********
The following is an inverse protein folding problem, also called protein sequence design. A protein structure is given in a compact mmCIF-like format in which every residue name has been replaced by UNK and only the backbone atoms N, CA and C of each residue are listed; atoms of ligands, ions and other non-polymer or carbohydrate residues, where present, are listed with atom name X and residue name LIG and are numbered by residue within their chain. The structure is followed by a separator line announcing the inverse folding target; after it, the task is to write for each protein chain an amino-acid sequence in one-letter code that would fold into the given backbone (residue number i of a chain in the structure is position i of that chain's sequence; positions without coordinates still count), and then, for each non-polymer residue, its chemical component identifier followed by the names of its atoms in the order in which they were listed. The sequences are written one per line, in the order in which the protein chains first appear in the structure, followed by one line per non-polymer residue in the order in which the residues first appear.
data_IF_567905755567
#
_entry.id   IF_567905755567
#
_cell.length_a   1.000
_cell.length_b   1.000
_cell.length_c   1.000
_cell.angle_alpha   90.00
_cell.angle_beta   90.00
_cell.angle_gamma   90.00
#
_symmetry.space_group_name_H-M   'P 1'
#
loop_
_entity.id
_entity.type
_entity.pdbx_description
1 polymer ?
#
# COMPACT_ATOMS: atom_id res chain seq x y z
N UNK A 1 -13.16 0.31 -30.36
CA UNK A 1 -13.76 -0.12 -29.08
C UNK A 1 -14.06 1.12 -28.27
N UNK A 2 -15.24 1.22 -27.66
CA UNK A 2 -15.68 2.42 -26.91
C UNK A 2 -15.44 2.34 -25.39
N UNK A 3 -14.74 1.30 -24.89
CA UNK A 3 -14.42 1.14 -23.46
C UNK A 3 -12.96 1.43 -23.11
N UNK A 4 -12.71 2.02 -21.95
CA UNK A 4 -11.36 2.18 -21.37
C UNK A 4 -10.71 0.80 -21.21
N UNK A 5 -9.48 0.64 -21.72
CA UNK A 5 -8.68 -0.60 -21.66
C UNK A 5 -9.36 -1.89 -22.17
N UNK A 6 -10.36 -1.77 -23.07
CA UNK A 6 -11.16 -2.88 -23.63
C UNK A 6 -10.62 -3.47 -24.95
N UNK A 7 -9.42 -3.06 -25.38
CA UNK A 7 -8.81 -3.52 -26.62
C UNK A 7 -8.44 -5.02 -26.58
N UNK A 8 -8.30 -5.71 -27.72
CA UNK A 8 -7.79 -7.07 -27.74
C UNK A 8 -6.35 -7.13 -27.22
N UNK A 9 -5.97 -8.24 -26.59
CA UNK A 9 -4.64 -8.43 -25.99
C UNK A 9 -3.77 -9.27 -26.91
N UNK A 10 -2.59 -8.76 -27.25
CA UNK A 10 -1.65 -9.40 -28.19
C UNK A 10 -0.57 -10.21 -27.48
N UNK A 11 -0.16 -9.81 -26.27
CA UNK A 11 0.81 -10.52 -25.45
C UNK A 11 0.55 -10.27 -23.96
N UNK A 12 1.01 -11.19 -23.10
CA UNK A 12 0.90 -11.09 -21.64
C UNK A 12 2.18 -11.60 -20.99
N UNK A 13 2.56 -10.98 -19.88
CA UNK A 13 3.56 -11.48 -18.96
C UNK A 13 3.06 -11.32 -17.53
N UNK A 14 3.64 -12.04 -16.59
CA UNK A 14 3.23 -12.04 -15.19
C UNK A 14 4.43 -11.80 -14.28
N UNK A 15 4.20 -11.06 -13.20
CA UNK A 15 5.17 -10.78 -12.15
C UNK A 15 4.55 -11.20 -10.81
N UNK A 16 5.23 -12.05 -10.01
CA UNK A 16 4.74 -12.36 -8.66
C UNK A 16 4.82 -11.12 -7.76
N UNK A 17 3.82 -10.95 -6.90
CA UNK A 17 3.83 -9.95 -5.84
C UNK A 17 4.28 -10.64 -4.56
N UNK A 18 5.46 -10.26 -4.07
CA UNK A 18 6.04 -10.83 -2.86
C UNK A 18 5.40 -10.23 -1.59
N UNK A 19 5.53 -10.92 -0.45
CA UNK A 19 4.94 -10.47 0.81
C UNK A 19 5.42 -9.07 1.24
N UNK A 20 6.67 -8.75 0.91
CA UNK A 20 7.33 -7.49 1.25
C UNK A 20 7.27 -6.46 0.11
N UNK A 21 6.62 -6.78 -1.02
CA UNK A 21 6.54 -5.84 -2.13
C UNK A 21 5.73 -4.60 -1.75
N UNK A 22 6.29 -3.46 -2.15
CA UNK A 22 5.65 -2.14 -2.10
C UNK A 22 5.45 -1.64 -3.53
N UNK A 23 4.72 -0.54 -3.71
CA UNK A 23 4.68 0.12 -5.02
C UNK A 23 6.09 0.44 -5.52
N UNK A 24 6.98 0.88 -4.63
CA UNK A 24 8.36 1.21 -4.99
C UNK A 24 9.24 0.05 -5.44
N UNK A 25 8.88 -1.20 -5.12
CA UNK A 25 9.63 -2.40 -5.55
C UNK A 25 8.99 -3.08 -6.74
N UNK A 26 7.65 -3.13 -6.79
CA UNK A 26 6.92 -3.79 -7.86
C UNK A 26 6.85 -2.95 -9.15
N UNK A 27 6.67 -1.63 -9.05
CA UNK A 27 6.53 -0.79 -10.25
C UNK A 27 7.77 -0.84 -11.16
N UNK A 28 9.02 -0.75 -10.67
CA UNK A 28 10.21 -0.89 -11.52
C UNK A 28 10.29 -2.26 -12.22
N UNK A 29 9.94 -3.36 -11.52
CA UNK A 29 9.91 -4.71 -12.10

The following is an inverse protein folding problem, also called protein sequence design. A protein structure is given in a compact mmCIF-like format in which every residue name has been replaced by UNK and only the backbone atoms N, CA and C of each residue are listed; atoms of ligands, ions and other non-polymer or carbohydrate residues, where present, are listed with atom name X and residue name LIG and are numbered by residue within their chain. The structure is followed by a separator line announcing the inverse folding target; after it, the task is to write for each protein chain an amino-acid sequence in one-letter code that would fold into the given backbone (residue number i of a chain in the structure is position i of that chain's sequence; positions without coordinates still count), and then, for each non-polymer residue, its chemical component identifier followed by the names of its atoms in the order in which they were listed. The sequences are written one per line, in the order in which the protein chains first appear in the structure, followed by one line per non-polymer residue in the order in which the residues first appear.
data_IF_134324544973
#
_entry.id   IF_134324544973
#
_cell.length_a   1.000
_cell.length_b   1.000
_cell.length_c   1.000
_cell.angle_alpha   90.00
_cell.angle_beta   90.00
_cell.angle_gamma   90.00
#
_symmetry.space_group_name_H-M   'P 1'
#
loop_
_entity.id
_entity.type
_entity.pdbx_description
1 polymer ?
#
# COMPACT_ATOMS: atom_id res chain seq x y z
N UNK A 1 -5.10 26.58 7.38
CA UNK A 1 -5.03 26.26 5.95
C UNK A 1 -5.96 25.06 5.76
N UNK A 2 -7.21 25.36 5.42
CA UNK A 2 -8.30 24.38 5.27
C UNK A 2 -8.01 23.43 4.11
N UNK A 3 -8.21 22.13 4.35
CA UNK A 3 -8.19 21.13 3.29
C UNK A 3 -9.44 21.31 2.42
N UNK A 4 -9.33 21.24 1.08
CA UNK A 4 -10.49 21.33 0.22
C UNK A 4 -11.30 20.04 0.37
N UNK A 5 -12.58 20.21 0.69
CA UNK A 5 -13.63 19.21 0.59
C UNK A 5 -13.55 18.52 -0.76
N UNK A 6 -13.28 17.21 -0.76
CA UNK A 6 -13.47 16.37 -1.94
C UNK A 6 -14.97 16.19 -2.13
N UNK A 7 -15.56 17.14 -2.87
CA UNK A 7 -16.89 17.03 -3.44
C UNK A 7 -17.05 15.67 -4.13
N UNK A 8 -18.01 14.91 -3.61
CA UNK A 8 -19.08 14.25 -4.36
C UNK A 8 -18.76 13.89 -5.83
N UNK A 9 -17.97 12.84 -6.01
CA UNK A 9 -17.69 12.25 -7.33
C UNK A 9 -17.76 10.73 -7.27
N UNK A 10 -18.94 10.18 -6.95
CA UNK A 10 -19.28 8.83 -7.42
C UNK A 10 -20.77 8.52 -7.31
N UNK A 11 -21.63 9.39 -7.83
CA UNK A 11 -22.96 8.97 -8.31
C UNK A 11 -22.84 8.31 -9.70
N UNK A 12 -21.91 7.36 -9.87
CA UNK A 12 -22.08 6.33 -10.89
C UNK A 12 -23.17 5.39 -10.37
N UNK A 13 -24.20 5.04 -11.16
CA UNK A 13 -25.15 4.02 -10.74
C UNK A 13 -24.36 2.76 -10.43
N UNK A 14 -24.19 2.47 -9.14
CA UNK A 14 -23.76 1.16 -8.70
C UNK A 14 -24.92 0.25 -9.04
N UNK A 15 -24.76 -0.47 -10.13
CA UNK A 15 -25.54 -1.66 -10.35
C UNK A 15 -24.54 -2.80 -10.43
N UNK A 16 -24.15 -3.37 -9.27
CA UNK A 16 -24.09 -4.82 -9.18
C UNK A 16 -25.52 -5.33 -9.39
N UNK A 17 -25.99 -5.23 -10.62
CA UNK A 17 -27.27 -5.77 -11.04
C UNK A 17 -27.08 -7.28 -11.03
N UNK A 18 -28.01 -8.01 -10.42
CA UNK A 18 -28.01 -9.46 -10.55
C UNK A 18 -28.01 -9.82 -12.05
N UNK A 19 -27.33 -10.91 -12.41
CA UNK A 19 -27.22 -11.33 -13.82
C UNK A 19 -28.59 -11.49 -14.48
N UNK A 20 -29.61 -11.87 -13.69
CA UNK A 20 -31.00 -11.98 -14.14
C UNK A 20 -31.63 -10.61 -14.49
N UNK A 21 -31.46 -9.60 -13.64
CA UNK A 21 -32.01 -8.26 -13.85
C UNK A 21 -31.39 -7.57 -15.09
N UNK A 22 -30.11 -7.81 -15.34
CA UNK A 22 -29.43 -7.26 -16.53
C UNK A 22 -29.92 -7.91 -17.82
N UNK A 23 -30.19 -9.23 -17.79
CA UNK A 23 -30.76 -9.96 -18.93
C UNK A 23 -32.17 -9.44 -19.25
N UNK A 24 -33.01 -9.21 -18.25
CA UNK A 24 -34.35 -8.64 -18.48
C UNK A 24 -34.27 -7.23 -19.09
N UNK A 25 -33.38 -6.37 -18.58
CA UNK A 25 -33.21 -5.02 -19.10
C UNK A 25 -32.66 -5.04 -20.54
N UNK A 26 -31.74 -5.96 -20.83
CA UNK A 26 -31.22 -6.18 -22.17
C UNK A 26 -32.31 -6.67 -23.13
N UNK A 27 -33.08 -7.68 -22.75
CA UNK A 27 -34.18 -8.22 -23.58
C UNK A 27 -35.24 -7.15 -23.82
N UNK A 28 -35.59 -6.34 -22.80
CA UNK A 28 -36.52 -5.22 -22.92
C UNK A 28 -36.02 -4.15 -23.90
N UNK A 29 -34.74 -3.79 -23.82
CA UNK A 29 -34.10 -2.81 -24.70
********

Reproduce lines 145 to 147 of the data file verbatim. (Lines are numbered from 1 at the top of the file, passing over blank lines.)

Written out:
CA UNK A 6 -13.47 16.37 -1.94
C UNK A 6 -14.97 16.19 -2.13
N UNK A 7 -15.56 17.14 -2.87